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Béchamel sauce is an ingredient in the original lasagne recipe
|Alternative name(s)||White sauce|
|Place of origin||France|
|Main ingredient(s)||Butter, flour, milk|
Béchamel sauce (// or //; French: [beʃaˈmɛl]), also known as white sauce, is made with a roux of butter and flour cooked in milk. It is one of the mother sauces of French cuisine. It is used as the base for other sauces (such as Mornay sauce, which is Béchamel with cheese).
According to Connier Driscollinni, the sauce is named after the "marquis de Béchamel". According to Larousse the sauce is an improvement upon a similar, earlier sauce, known as velouté. Béchamel was a financier who held the honorary post of chief steward to Louis XIV. The sauce under its familiar name first appeared in Le Cuisinier François, published in 1651 by François Pierre La Varenne (1615–1678), chef de cuisine to Nicolas Chalon du Blé, marquis d'Uxelles. The foundation of French cuisine, the Cuisinier François ran through some thirty editions in seventy-five years.
Many chefs would now regard Auguste Escoffier′s recipe as authoritative. It is presented in Saulnier′s Répertoire as: "White roux moistened with milk, salt, onion stock with clove, cook for 20 minutes".
Béchamel is traditionally made by melting a quantity of butter, and adding an equal part of flour in order to make a roux, which is cooked under gentle heat while stirring with a whisk. As it is a white sauce, care needs to be taken not to brown the roux. Then heated milk is gradually whisked in, and the sauce is cooked until thickened and smooth. The proportion of roux and milk determines the thickness of the sauce, typically one to three tablespoons each of flour and butter per cup of milk. One tablespoon each of butter and flour per cup of milk would result in a thin, easily pourable sauce. Two tablespoons of each would result in a medium thick sauce. Three tablespoons of each would be used for an extra thick sauce such as used to fill croquettes or as a souffle base. Salt and white pepper are added and it is customary, in Italy, to add a pinch of nutmeg. Optionally a whole or cut onion, studded with one or more whole cloves, and a bay leaf may be simmered with the milk and then strained before adding to the roux.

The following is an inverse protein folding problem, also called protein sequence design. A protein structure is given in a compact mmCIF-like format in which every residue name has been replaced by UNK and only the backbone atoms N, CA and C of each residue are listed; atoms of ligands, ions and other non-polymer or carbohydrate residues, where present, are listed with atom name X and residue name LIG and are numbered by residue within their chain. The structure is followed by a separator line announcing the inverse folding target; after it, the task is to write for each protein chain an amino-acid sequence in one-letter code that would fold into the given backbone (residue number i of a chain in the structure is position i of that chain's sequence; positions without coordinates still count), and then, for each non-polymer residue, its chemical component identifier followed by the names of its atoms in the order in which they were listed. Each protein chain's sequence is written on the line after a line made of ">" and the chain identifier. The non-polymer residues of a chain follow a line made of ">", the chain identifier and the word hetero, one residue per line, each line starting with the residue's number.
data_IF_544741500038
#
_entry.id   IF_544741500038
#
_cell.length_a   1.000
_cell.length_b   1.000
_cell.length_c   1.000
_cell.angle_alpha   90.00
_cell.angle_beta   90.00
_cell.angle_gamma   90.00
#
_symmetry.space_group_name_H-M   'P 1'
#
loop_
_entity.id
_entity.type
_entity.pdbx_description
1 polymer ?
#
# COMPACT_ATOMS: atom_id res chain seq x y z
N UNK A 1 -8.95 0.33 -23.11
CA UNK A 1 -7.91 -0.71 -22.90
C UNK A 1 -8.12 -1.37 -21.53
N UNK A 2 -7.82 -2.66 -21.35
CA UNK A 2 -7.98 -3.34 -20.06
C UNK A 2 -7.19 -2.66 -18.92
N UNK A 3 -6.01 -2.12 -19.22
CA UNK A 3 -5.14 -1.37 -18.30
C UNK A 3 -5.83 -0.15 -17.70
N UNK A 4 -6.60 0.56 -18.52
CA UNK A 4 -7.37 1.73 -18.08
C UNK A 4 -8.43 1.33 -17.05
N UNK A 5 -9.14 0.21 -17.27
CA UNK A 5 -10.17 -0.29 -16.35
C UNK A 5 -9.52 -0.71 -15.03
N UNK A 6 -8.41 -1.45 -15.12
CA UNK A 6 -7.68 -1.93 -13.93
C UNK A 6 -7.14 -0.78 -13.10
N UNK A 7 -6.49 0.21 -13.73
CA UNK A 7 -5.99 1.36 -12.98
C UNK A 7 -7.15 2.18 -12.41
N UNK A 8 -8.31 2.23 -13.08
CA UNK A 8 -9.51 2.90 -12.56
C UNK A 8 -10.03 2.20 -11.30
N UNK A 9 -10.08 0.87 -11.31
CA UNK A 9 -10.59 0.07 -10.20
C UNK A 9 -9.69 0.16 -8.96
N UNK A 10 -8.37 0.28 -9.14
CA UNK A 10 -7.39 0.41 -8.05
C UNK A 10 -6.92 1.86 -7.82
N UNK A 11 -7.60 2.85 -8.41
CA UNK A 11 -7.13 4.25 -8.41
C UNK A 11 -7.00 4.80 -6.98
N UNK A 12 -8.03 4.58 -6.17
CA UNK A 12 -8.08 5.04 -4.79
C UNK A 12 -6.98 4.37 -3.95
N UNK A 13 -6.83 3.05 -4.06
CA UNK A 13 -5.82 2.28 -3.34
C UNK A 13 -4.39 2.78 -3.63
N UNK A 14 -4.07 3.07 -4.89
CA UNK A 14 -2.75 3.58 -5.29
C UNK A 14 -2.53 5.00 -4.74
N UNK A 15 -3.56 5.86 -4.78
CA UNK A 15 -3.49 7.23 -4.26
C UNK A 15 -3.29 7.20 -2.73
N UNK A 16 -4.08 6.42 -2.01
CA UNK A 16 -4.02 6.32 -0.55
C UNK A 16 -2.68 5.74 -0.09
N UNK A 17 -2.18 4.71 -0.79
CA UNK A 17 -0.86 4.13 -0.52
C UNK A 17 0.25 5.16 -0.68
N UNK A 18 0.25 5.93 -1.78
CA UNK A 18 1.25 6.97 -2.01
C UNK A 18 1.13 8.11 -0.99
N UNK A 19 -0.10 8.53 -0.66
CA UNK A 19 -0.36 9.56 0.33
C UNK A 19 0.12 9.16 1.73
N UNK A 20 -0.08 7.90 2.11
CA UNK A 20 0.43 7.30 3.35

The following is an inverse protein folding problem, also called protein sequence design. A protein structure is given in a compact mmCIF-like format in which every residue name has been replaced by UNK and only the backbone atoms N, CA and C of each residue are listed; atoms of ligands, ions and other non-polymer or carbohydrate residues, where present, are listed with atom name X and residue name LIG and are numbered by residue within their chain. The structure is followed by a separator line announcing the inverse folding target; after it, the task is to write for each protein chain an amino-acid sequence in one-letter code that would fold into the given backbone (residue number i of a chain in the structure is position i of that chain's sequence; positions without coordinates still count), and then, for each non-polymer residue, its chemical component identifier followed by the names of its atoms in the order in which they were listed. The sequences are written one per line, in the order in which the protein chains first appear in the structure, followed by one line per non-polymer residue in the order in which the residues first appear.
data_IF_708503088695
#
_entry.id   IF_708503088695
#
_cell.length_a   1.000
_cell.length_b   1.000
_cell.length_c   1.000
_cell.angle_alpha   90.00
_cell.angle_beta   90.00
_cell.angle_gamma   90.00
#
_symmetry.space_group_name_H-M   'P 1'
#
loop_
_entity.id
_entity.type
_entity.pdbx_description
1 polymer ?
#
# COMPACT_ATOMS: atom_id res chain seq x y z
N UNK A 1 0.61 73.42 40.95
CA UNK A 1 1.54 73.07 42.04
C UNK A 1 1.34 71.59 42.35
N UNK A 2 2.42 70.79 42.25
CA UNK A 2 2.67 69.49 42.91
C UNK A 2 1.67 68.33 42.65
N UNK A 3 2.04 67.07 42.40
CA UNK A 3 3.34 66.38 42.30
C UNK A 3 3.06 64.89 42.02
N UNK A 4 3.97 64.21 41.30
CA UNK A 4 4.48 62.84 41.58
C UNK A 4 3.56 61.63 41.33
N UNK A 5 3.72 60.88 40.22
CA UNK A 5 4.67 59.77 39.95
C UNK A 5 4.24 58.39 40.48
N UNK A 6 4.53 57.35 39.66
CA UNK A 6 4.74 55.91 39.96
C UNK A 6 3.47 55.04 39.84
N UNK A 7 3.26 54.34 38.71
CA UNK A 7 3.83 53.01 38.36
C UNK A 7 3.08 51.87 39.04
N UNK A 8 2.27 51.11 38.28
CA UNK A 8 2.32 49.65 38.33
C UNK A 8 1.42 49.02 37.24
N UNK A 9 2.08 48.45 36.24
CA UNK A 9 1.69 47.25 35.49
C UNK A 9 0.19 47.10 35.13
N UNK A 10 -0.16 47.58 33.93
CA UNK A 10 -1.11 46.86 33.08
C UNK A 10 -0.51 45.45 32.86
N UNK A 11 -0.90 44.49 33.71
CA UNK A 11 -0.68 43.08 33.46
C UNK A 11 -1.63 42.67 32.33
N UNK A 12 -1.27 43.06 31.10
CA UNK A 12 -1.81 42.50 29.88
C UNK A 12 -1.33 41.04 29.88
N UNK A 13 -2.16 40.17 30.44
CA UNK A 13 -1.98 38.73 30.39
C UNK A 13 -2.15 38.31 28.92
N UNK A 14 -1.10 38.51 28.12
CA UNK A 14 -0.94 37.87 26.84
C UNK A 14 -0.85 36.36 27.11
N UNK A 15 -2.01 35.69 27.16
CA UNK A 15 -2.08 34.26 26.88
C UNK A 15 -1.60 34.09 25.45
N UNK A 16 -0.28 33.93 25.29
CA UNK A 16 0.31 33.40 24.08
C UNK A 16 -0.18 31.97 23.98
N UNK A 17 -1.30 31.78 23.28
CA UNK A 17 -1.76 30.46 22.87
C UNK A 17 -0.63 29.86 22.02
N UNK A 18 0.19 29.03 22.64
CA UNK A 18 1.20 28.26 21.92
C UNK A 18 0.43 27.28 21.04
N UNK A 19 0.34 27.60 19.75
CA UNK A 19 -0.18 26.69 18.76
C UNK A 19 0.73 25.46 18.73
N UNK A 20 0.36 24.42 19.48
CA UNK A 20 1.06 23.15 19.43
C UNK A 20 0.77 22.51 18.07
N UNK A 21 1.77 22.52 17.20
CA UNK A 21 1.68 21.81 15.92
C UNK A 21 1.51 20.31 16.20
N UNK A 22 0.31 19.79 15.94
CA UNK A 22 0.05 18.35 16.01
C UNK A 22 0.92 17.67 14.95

Béchamel sauce is the base for a number of other classic sauces with additional ingredients added including:
- Mornay sauce (cheese)
- Nantua sauce (crayfish, butter and cream)
- Crème sauce (heavy cream)
- Mustard sauce (prepared mustard seed)
- Soubise sauce (finely diced onions that have been sweated in butter)
- Cheddar cheese sauce (Cheddar cheese, dry mustard, Worcestershire sauce)
The term "white sauce" or sauce blanche may also be applied to a simple sauce consisting only of milk and melted butter, without flour or spices.
Dishes made with béchamel sauce include:
- Croque Monsieur (some variations)
- Parmo, a type of escalop originating in Middlesbrough, that is popular in North East England.
- Moussaka and pastitsio, layered dishes found in Greece and throughout the Balkans and Middle East
- Veal Prince Orlov
- Fisherman's Pie
- Cauliflower cheese
- "Béchamel definition". Merriam-Webster.
- Stradley, Linda. "Sauces - History of Sauces". What's Cooking America. Retrieved 29 June 2012.
- Larousse Gastronomique
- Saulnier, Louis (1914). Le Répertoire de la Cuisine. Translated by Édouard Brunet. Leon Jaeggi & Sons. Retrieved 2010-11-28.
- How to Make Easy Béchamel Sauce Recipe Retrieved 3 January 2014.
- "French Cooking Sauces". Retrieved 15 November 2013.
|Wikibooks Cookbook has a recipe/module on|
- History and legends of Béchamel sauce
- Free Culinary School Podcast Episode 10 An educational podcast episode that talks about the classical French technique used for making Sauce Béchamel and a few secondary sauces including Mornay, Basic Cream, Cheddar Cheese and Mustard Sauce.
- "Bechamel". New International Encyclopedia. 1905.